Jose Luis Guerin with "La Academia de las Musas" poster

Presented by the Department of Philosophy

Cosponsored by the Center for the Humanities, the Department of Cinema and Interactive Media, the Department of Modern Languages and Literatures, and the Joseph Carter Memorial Fund

The Films of José Luis Guerín: Wandering Through Shadow and Silence

Linda C. Ehrlich, Case Western Reserve University


Tuesday
10-25-16
6:00PM

Bill Cosford Cinema
5030 Brunson Drive, Memorial Building 227
Coral Gables, FL 33146

Experimental filmmaker José Luis Guerín (b. 1960) makes films that defy categories. Neither strictly documentary nor fiction, Guerín’s films wander through silence and shadows, inviting the viewer to ponder the fragility and resilience of the cinematic image.

As background to the viewing of Guerín’s most recent film La academia de las musas (The Academy of the Muses, 2015), Dr. Linda Ehrlich will introduce some of Guerín’s earlier works such as Tren de sombras (Train of Shadows, 1997), En construcción (Work in Progress, 2001), Unas fotos en la ciudad de Sylvia (Some Photos in the City of Sylvia, 2007), and Dos cartas a Ana (Two Letters to Ana, 2011). In particular, she will examine how Guerín uses shadows and “the absent voice” to indicate the expansive power of the cinema, beyond the frame.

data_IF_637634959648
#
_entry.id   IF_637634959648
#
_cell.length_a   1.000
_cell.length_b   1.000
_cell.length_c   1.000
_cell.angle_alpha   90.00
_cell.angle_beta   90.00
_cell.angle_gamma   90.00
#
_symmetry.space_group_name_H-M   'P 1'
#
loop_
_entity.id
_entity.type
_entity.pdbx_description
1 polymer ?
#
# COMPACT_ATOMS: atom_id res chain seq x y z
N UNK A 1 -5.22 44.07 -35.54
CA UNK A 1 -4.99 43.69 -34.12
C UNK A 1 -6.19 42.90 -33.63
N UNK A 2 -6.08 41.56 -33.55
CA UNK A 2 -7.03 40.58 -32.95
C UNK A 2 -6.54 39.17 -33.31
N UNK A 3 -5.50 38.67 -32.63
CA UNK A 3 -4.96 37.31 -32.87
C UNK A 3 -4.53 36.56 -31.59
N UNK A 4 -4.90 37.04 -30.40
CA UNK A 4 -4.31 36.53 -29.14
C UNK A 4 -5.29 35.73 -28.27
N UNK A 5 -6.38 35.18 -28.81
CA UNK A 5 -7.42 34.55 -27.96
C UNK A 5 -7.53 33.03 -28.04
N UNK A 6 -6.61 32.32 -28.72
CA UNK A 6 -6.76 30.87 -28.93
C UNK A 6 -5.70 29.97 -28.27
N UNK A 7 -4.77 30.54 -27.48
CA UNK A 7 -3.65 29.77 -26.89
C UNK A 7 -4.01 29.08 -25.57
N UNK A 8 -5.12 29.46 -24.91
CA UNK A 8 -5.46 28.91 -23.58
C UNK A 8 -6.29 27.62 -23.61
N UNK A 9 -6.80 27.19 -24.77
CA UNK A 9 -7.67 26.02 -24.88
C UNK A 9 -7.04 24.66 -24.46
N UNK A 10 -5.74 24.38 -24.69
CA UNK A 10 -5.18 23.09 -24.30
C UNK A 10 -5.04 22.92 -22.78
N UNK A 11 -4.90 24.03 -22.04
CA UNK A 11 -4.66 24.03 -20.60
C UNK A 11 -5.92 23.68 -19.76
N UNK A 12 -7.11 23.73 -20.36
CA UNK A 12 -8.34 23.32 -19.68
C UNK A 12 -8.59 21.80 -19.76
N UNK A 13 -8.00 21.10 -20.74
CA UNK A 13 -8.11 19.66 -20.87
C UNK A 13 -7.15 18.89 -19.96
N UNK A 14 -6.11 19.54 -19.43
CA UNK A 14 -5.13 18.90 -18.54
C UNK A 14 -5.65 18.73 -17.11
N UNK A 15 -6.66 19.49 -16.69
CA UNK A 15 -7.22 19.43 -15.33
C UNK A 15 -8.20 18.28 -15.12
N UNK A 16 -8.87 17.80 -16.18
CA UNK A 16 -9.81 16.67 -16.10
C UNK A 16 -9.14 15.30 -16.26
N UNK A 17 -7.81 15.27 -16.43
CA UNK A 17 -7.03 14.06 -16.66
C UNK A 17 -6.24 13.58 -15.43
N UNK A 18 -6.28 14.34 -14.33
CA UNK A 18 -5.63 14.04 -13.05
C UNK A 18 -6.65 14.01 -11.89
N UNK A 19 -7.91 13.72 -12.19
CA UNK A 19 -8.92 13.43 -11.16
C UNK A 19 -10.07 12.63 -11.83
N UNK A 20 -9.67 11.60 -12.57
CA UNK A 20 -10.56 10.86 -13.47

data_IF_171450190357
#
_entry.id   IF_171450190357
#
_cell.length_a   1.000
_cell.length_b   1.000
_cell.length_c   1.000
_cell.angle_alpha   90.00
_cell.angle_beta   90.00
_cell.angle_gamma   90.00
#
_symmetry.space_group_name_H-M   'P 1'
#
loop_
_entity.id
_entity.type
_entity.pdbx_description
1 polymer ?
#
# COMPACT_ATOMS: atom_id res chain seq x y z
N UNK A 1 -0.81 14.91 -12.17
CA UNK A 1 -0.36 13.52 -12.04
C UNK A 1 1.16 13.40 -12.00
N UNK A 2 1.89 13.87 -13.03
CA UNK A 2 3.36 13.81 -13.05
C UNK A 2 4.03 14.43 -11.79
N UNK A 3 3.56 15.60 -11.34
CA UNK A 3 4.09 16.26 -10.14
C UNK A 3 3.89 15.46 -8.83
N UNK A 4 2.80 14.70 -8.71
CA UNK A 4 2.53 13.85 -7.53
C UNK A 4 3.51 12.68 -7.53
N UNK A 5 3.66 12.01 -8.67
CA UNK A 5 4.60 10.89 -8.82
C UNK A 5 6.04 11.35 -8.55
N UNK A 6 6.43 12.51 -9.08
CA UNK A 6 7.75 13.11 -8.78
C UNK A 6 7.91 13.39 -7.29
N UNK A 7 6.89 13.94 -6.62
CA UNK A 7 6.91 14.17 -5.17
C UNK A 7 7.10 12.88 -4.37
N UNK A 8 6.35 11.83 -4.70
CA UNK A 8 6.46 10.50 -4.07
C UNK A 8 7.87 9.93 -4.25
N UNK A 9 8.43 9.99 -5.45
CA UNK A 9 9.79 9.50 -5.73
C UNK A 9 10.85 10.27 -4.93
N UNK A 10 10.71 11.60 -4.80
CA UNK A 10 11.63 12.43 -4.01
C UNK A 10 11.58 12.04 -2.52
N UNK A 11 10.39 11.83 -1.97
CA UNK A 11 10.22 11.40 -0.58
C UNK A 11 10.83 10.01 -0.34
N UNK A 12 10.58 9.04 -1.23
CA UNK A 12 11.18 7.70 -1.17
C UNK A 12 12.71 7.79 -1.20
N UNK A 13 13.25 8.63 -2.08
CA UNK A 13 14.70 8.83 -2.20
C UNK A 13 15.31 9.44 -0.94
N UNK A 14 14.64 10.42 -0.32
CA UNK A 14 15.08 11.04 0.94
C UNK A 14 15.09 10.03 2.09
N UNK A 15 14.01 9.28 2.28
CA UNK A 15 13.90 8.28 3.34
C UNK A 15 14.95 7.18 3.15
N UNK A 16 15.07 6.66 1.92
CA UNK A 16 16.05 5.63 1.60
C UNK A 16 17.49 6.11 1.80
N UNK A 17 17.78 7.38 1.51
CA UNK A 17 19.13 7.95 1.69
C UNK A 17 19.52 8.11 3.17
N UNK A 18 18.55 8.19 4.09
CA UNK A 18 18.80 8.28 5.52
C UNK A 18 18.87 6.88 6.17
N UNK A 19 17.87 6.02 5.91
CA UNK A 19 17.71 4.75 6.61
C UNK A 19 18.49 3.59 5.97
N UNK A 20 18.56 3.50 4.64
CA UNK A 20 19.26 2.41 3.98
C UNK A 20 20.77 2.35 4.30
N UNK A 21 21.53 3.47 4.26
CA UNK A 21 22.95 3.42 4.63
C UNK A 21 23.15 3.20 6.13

Dr. Ehrlich’s writings about José Luis Guerín have appeared in the online journal Senses of Cinema and in her book Cinematic Reveries. She has spent time with the director in New York City and Barcelona.